Modern INconveniences…or are they?
Last week a top news story focused on health hazards associated with cell phones. (As if we don’t know that holding a hot battery next to our heads is dangerous.) So it was with a whole lot of annoyance and a little bit of “oh well” that I reacted with my (not so) smart phone going kaput. No texting, no emailing, no phone calling. Nadda. For someone to whom the nickname Phone Queen was bestowed upon them long before cell phones were the norm, not having a phone was like a fish not having water.
Walking down the street I was forced to – get this – actually pay attention to other walkers. I know, shocking. Not having a landline, I was able to make calls via Skype, but those went mostly like this: “Hi, just a head’s up, my cell phone’s not working.”
For 24 hours I had no way of contacting anyone once I left my apartment. This was a bit unnerving since I was getting picked up at a train Friday afternoon and wondered how we’d meet up without texting updates. But somehow we did. That night I started to relax a bit, losing the need to check my phone for updates, especially in the middle of the night when I woke to go to the bathroom.
Early the next morning another miracle: a cyclist I had hoped to ride with arrived at the path at the exact time as I did! How great since riding 40 miles without a cell phone can be a bit worrisome if you get a flat.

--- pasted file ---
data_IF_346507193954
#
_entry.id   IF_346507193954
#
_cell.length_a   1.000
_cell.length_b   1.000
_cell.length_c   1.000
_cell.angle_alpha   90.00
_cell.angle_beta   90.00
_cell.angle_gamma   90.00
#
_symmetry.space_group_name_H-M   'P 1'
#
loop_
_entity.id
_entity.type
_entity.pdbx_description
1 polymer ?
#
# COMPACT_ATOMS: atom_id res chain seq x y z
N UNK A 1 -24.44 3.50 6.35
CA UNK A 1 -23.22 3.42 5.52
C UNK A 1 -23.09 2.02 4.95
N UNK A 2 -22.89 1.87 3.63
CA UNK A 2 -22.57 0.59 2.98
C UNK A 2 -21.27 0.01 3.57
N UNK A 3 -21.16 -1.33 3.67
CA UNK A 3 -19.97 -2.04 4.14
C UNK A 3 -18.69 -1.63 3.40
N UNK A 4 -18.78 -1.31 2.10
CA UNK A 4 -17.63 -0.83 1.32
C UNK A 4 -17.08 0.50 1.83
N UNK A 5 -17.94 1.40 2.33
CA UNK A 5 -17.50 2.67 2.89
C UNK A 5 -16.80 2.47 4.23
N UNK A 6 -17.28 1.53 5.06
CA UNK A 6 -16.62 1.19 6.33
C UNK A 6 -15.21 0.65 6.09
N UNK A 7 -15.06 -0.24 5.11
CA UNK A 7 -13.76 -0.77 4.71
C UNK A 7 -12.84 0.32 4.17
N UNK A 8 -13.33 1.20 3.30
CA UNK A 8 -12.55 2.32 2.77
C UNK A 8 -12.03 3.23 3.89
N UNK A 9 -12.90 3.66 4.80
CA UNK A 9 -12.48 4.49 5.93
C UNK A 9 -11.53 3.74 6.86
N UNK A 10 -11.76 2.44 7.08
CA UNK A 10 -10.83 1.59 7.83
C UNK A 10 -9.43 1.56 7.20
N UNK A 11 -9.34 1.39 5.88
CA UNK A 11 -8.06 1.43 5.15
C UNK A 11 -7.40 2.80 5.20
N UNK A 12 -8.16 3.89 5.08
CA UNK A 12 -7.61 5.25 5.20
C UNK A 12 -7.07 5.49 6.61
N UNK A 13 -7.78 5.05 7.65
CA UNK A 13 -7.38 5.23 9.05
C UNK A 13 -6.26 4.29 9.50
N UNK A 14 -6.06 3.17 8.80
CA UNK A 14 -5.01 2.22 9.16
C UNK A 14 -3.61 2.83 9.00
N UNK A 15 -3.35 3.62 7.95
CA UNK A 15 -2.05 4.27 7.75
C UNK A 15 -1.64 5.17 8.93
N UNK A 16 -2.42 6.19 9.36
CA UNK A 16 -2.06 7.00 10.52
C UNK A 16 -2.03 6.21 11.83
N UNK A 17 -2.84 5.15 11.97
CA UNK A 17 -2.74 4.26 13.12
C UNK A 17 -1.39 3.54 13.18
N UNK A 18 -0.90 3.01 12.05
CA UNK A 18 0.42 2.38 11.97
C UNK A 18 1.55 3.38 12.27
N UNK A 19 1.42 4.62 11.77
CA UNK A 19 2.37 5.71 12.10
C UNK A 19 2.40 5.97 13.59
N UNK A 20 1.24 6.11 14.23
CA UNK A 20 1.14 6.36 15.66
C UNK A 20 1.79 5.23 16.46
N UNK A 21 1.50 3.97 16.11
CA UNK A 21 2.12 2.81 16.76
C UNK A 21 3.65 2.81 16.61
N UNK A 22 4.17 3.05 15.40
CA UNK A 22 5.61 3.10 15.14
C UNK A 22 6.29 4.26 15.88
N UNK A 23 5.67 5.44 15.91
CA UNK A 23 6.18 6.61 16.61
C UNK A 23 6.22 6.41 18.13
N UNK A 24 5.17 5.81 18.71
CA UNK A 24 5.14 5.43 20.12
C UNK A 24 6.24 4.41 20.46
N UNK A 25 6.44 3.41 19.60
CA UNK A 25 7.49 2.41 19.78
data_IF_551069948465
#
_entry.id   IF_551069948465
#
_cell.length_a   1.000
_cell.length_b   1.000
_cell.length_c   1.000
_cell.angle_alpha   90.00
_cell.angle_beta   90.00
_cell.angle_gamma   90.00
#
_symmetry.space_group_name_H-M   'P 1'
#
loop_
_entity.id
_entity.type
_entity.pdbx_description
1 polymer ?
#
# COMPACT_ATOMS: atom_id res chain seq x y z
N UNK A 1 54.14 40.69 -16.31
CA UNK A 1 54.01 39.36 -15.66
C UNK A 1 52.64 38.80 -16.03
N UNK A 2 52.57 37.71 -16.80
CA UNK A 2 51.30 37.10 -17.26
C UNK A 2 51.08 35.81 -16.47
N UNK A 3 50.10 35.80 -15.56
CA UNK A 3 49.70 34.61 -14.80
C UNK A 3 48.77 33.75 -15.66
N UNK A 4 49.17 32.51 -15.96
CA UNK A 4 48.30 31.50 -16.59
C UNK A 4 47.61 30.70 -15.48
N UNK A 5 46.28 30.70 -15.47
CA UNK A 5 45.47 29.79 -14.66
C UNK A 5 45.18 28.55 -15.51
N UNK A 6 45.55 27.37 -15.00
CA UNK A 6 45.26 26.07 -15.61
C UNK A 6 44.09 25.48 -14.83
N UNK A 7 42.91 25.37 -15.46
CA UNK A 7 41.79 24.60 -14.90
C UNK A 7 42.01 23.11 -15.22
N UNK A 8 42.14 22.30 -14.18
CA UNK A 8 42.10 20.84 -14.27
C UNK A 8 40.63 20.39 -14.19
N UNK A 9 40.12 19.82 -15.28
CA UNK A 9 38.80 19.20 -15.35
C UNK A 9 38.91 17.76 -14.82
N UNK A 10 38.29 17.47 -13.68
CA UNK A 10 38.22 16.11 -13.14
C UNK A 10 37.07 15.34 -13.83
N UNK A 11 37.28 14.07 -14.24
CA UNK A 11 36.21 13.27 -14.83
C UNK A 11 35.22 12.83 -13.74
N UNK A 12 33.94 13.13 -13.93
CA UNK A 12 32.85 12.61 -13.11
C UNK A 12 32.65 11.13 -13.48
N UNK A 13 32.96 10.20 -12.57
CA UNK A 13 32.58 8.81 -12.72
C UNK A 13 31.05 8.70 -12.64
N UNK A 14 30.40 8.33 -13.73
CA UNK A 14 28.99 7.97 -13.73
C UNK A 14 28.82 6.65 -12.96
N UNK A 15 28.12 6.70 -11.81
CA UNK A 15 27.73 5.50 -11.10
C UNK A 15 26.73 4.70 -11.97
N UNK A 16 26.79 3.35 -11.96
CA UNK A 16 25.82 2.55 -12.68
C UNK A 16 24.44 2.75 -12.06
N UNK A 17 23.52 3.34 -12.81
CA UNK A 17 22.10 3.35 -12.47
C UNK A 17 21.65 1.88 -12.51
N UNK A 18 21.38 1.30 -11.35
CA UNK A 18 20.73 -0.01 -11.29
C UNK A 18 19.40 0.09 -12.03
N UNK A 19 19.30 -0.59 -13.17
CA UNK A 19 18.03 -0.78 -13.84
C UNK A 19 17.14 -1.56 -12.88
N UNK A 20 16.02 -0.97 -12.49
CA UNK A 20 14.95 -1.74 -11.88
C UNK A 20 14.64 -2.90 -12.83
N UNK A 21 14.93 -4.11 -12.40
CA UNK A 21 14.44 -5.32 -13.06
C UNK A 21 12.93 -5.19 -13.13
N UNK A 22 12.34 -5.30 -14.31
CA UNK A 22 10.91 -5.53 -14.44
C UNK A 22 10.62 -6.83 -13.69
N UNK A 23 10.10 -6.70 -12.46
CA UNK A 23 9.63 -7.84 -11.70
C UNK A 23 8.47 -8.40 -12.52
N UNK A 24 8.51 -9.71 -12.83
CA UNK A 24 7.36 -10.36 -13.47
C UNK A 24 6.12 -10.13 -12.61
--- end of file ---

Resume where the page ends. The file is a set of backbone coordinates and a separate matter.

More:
That afternoon I received the new phone via Fed Ex and bolted to Verizon. There they “fixed” it. I walked out feeling as recharged as my new phone. Right away I started texting, “I’m back!” I wrote. But then, as new texts popped up, I was overcome with a new feeling. Dare I say annoyance? Those tiny messages were interrupting my quiet time.
The next morning I woke to find my new cell phone dead. What the? It was too early to go back to Verizon and I was on my way to another 40-mile ride, this time alone. As I started my bike ride, my concern about not having a cell phone started to wane as I suddenly realized it’s okay to “unplug” every once in a while, our lives won’t get unhinged or disorganized. Besides, if I got a flat, I knew someone would eventually ride by who had a cell phone.